The ordinary meaning of this term has been considered in Canadian domestic case law. In particular, Canadian courts considered the meaning of the term "substantial" in (SCC) Manning Timber Products Ltd. v MNR [52 DTC 1148]. Based on the facts of this case, the term "substantial" took on the meaning of "large quantity" and "important". However, the courts commented that the meaning of this term had a number of different senses, all depending on the context in which it is used. In (TCC) Taylor v the Queen  3 CTC 2126, a substantial operation was identified in terms of the factors of capital and time spent on the business.
The CRA has previously expressed its views on the factors considered in determining whether an active trade or business is "substantial" for the purposes of Article XXIX-A(3) of the Canada-United States Tax Convention. In comparing the size of the trade or business outside Canada and the income-generating activity within Canada, the CRA considered factors such as income, assets, payroll expense, the size and nature of relevant markets or other similar measures.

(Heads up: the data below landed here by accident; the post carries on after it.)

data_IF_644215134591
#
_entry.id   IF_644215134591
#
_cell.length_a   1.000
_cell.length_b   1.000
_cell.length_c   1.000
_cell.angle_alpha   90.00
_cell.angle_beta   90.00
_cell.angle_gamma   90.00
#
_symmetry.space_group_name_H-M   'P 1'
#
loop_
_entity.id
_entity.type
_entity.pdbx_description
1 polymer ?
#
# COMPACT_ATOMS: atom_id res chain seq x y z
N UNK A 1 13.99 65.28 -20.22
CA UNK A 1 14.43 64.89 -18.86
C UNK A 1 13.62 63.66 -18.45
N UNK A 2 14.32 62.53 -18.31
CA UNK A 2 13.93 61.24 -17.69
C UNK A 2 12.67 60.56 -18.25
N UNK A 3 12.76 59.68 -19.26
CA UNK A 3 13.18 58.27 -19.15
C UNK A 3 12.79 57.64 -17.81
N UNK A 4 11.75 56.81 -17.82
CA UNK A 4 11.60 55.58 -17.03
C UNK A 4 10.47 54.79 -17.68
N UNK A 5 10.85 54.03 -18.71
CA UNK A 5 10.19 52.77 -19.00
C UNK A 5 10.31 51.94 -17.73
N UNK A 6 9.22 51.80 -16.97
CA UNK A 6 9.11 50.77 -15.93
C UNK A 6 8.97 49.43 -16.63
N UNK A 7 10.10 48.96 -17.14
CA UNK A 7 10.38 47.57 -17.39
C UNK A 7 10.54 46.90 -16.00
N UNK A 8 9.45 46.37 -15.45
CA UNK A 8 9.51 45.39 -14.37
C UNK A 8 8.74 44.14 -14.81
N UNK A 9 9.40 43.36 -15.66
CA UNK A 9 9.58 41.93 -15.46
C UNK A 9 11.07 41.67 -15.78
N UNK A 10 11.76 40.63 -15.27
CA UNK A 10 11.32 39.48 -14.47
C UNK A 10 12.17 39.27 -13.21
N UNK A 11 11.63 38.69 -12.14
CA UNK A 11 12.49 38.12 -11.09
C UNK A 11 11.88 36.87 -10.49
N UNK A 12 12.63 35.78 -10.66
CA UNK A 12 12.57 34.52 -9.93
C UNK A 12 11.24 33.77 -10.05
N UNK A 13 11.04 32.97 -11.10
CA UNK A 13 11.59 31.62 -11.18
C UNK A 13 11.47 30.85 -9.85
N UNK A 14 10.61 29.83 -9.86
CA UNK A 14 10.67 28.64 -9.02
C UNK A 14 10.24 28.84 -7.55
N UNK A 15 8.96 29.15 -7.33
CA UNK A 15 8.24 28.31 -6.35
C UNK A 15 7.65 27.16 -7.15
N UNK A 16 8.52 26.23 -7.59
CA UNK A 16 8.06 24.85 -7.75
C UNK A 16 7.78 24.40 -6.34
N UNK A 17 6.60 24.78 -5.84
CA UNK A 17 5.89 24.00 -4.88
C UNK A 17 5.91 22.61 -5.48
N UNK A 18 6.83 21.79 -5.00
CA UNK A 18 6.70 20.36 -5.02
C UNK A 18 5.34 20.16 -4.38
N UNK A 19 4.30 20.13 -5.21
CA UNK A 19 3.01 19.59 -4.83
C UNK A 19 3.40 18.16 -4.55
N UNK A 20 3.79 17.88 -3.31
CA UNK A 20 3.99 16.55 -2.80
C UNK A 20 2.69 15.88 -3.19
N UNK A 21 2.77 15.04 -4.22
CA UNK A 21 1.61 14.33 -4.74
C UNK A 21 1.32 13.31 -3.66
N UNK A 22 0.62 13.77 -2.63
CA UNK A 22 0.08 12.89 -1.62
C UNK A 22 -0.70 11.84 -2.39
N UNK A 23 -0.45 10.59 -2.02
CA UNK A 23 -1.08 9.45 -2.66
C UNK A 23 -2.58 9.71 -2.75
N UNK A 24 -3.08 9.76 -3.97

the 183-day test in Art. VIII, para. 6 of the Canada-US Convention is applied on an item-buy-item basis (e.g., for a particular boxcar).
The taxpayer uses the services of subcontractors to have the goods transported, but handles all other aspects of the business and remains responsible to both the sending and receiving customers. In finding that the lack of ownership of the vehicles need not be an impediment to exemption of the taxpayer’s profits under Art. VIII of the Canada-U.S. Convention, CRA stated: